Thankfulness in the Quran

Bird of Paradise flower (photo by author)

Last Ramadan, this post discussed the importance of gratitude, highlighting it as the primal attitude leading to faith and trust in Allah, the Giver of all we have to be thankful for. We would do well to be reminded of it today.

Thankfulness is expressed in the very second aya of Al-Fatiha, Alhamdulillahi Rabb Al-‘Alameen, which means “Praise to Allah, Lord of all the worlds” – “all the worlds” being understood to mean everything, but this expression is more powerful and inclusive, because “worlds” refers to “everything” in all its possible dimensions, expressions, spacetime iterations, even universes. It includes worldly or earthly worlds, celestial worlds of which we have no knowledge and those we think we understand, inclusive. Praise is higher than but inclusive of thanks and appreciation, an overflowing and outpouring of thankfulness. It is closely related to the expression “Hallelujah,” as it is understood by people of faith. And so by reciting Al-Fatiha in daily salat, we are actually giving that praise and thanks using words Allah gave us to express that very attitude, thus guiding our hearts to the best approach to living and simply being. 

Gratitude Heals & Brings Patience

This article about the healing power of nature actually describes how all of creation expresses this gratitude and praise in their very ways of being and how in turn we humans find healing in that. Even in times of test and difficulty, such an attitude can carry us through with patience, having an abiding trust that the All-Merciful is indeed the Mercy-Giver, the Lord of Mercy, who creates beauty and fulfillment for us, which ultimately supersedes and even conquers the forces of hate and ugliness and arrogance, which come from those with closed hearts full of resentments and impatience for everything to go their way or to cling to power and wealth without regard to Who gave life itself and everything else in the first place. 

وَلَنَبْلُوَنَّكُم بِشَيْءٍ مِّنَ الْخَوْفِ وَالْجُوعِ وَنَقْصٍ مِّنَ الْأَمْوَالِ وَالْأَنفُسِ وَالثَّمَرَاتِ ۗ وَبَشِّرِ الصَّابِرِينَ

And We will surely test you with something of fear and hunger and a loss of wealth and lives and fruits, but give good tidings to the patient,

Al-Baqara 2:155

الَّذِينَ إِذَا أَصَابَتْهُم مُّصِيبَةٌ قَالُوا إِنَّا لِلَّهِ وَإِنَّا إِلَيْهِ رَاجِعُونَ

Who, when disaster strikes them, say, “Indeed we belong to Allah, and indeed to Him we will return.”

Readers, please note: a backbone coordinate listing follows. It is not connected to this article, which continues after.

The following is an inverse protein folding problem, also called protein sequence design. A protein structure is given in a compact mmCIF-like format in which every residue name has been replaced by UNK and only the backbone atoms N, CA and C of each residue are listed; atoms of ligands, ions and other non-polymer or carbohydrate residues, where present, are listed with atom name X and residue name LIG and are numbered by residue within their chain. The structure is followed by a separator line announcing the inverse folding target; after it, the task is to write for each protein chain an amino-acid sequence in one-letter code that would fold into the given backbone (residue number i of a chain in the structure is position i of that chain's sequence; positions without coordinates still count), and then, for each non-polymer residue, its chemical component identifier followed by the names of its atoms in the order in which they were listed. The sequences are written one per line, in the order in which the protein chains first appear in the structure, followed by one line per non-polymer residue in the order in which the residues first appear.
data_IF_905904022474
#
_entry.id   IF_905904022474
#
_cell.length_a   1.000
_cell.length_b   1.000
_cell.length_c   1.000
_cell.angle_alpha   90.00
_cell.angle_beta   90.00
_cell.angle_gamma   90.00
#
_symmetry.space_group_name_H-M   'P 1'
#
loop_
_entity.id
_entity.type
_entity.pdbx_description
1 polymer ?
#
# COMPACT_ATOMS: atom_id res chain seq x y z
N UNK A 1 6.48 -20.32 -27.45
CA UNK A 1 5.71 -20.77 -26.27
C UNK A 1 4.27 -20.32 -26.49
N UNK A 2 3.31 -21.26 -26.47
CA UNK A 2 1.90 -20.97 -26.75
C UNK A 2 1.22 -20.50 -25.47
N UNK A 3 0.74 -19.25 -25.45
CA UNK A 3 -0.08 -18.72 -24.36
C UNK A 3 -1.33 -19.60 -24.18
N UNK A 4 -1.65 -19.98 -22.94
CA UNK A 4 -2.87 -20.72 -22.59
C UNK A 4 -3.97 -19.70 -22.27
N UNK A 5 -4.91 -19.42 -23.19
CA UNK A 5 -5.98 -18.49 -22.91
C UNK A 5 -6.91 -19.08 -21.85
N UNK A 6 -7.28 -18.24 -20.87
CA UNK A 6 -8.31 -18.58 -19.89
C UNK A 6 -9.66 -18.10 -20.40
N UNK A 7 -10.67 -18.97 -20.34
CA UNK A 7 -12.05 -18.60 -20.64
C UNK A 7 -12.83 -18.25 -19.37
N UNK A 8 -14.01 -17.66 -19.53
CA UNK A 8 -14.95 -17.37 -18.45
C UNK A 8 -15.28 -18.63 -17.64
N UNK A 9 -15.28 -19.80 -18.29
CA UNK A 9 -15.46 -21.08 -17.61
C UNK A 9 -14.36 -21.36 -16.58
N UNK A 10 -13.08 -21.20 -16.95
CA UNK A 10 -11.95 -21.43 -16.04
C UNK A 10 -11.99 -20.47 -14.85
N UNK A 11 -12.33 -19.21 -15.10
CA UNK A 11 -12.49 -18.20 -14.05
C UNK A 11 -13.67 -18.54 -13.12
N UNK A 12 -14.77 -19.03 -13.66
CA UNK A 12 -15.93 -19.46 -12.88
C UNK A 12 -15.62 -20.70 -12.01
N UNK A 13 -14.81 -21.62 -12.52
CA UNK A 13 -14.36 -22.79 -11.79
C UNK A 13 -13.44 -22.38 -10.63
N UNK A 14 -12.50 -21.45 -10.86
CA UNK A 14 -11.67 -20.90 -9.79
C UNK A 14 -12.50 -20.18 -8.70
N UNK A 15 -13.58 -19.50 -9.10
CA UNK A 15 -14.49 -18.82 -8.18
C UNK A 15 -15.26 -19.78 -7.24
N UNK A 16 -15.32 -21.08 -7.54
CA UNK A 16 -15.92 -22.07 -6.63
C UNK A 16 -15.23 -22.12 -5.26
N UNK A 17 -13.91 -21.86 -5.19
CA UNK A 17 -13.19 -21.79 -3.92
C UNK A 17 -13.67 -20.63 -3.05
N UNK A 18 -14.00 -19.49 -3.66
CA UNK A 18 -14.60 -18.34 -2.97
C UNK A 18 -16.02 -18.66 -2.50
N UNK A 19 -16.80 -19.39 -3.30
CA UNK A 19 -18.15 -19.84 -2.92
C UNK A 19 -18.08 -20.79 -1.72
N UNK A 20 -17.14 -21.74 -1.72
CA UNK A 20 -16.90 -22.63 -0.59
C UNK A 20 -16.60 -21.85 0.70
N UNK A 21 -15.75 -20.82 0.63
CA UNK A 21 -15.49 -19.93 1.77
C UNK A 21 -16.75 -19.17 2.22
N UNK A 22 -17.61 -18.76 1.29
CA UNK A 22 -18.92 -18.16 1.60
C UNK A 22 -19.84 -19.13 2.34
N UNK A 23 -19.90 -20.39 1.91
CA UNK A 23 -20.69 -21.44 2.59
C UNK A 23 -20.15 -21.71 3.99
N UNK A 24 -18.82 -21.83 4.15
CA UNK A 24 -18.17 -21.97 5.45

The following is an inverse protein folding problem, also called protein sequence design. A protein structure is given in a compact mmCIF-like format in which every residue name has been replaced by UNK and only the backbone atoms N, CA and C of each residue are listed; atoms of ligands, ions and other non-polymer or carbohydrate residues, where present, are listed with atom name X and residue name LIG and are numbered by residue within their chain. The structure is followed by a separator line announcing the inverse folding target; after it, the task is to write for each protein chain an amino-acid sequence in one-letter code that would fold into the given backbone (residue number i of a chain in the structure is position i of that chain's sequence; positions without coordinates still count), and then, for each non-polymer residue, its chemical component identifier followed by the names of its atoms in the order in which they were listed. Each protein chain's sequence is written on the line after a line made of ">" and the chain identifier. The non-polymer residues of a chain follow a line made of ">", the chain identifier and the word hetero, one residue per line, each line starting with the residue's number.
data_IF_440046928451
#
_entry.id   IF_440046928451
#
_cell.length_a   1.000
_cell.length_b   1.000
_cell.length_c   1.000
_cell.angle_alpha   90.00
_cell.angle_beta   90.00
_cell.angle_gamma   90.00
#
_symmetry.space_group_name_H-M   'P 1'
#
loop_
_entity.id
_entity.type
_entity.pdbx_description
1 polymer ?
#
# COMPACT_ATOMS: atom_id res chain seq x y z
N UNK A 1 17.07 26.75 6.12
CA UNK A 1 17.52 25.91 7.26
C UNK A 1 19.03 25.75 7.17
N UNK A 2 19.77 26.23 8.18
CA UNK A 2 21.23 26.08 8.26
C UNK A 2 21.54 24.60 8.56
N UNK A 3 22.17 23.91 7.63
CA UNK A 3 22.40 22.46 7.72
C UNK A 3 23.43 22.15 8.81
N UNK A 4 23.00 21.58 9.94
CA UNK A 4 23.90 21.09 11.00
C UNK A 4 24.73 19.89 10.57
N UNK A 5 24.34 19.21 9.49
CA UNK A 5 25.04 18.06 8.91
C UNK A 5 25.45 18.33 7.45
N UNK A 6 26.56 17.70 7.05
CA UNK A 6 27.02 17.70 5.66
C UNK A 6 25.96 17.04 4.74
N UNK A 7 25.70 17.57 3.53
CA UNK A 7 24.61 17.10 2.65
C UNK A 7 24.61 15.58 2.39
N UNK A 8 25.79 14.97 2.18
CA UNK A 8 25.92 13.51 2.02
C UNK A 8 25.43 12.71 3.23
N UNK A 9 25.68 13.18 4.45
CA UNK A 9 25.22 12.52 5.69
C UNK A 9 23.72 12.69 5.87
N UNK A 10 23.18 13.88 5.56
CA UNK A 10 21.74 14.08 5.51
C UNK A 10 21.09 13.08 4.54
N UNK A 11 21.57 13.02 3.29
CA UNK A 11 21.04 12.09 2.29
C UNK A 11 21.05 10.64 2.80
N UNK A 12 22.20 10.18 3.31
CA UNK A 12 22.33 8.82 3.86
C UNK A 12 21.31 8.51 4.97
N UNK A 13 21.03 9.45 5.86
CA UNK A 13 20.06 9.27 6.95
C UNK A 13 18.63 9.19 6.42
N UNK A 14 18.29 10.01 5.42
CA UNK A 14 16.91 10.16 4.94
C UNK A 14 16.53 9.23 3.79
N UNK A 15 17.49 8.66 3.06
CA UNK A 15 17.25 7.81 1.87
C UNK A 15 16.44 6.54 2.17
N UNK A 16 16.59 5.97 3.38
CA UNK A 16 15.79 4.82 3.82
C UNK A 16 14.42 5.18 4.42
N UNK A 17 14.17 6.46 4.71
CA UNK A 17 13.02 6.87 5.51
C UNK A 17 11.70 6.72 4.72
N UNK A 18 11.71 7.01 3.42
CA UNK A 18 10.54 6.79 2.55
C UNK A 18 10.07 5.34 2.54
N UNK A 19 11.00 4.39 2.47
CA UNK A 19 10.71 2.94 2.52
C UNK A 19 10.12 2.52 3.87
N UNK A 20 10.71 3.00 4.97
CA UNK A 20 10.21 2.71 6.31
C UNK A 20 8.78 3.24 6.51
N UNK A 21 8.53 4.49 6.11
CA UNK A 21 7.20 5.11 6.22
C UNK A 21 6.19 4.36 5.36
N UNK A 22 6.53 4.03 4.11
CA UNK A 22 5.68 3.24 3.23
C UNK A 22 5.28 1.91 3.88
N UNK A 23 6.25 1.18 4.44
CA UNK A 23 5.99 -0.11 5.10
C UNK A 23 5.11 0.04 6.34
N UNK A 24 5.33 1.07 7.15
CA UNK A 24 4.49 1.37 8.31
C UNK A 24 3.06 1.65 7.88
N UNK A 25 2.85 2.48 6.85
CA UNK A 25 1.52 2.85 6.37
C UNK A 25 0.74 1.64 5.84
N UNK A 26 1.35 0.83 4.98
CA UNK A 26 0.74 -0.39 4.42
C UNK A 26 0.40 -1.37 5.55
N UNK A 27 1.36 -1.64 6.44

أُولَٰئِكَ عَلَيْهِمْ صَلَوَاتٌ مِّن رَّبِّهِمْ وَرَحْمَةٌ ۖ وَأُولَٰئِكَ هُمُ الْمُهْتَدُونَ

Those are the ones upon whom are blessings from their Lord and mercy. And it is those who are the [rightly] guided.


And the aya below refers to when Prophet Solomon (Suleiman) wanted to bring the Queen of Sheba’s (Malikat Saba’) throne, which was extremely heavy and highly ornamented, to his palace, and asked those around him (which included jinn) who could bring it to him. After a jinn said he could bring it before Solomon got up from where he was (presumably sitting), we have the following verse:

قَالَ الَّذِي عِندَهُ عِلْمٌ مِّنَ الْكِتَابِ أَنَا آتِيكَ بِهِ قَبْلَ أَن يَرْتَدَّ إِلَيْكَ طَرْفُكَ ۚ فَلَمَّا رَآهُ مُسْتَقِرًّا عِندَهُ قَالَ هَٰذَا مِن فَضْلِ رَبِّي لِيَبْلُوَنِي أَأَشْكُرُ أَمْ أَكْفُرُ ۖ وَمَن شَكَرَ فَإِنَّمَا يَشْكُرُ لِنَفْسِهِ ۖ وَمَن كَفَرَ فَإِنَّ رَبِّي غَنِيٌّ كَرِيمٌ

Said one who had knowledge from the Scripture, “I will bring it to you before your glance returns to you.” (“The twinkling of an eye.”) And when [Solomon] saw it placed before him, he said, “This is from the favor of my Lord to test me whether I will be grateful or ungrateful. And whoever is grateful – his gratitude is only for [the benefit of] himself. And whoever is ungrateful – then indeed, my Lord is Free of need and Generous.” (Emphasis mine.)

Al-Naml 27:40

So Solomon actually expressed his gratitude, as a Prophet who despite having been given much power to a highly unusual and miraculous extent, with wisdom he saw that all this power was also a test to see if he is grateful or ungrateful. 

The More We Get, the More We Need Gratitude

We can understand from this that the more we are given, the greater our need to remember to keep our attitude of thankfulness. Because the opposite of gratitude is kufr, which means “covering up,” as when one covers up something good and beneficial and only complains about their troubles and hardships. And kufr is very often translated disbelief. But more properly it should be understood as denial, the act of covering up what is good, true, and/or excellent. And what is beautiful. And beneficial. And healing. And fulfilling. All of this comes ultimately from Allah, so we must be grateful to the Source of all Good, which then increases our appreciation for everything else, what is given to us. 

Butterfly’s beauty is a delight to the beholder. (Photo by author)

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